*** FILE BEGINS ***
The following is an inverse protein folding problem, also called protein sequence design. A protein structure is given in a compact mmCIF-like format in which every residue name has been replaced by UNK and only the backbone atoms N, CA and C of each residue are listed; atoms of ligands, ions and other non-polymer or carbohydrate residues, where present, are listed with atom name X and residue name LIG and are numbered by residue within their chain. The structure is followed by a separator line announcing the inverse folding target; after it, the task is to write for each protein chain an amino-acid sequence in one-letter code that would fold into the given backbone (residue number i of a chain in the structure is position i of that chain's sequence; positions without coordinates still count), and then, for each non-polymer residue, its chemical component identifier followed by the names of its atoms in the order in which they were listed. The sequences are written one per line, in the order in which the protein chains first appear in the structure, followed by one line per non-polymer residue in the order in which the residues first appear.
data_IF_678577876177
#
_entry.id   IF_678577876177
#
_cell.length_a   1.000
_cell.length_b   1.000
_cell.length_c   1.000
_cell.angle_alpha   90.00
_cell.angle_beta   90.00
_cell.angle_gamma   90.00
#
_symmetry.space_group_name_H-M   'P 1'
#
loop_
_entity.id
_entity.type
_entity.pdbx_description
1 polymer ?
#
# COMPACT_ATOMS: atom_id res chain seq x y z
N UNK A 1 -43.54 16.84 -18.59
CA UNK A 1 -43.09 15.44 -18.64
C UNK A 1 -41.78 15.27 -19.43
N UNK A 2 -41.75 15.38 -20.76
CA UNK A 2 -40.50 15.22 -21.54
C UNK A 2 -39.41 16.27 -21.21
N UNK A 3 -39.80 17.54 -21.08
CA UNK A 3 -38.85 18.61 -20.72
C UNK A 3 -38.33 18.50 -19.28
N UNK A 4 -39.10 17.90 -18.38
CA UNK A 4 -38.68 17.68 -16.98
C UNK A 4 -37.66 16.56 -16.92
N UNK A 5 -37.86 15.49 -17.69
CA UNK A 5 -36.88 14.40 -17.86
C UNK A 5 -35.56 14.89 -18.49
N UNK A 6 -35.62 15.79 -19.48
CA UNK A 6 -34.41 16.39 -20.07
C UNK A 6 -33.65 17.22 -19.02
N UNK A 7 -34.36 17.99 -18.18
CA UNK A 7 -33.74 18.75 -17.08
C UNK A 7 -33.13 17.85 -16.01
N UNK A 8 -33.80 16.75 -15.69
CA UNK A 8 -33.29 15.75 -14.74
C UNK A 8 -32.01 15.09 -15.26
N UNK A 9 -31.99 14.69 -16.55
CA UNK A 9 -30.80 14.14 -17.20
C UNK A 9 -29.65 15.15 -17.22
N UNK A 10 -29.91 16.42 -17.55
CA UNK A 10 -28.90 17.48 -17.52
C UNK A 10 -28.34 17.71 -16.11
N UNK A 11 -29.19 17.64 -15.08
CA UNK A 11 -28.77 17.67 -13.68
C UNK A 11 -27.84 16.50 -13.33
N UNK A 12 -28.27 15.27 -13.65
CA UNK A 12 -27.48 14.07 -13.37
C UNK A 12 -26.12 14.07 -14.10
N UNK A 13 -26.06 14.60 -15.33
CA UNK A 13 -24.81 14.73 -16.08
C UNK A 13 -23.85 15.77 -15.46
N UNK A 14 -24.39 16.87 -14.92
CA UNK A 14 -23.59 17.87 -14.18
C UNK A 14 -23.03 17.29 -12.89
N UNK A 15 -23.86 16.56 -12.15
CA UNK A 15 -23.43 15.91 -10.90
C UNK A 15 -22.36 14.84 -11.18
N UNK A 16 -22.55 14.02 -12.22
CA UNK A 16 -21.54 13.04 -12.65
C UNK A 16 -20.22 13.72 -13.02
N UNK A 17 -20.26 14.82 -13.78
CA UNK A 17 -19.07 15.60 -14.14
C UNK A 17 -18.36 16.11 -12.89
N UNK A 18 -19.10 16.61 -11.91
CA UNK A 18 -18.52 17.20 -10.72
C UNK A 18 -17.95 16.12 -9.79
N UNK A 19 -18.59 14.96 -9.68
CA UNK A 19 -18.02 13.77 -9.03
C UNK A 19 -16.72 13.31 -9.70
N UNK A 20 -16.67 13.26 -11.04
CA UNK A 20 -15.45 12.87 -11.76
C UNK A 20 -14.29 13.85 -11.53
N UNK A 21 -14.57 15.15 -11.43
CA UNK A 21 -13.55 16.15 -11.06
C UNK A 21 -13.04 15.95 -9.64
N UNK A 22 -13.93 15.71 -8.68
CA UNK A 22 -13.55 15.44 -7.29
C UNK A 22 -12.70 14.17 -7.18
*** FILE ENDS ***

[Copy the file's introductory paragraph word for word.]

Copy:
The following is an inverse protein folding problem, also called protein sequence design. A protein structure is given in a compact mmCIF-like format in which every residue name has been replaced by UNK and only the backbone atoms N, CA and C of each residue are listed; atoms of ligands, ions and other non-polymer or carbohydrate residues, where present, are listed with atom name X and residue name LIG and are numbered by residue within their chain. The structure is followed by a separator line announcing the inverse folding target; after it, the task is to write for each protein chain an amino-acid sequence in one-letter code that would fold into the given backbone (residue number i of a chain in the structure is position i of that chain's sequence; positions without coordinates still count), and then, for each non-polymer residue, its chemical component identifier followed by the names of its atoms in the order in which they were listed. The sequences are written one per line, in the order in which the protein chains first appear in the structure, followed by one line per non-polymer residue in the order in which the residues first appear.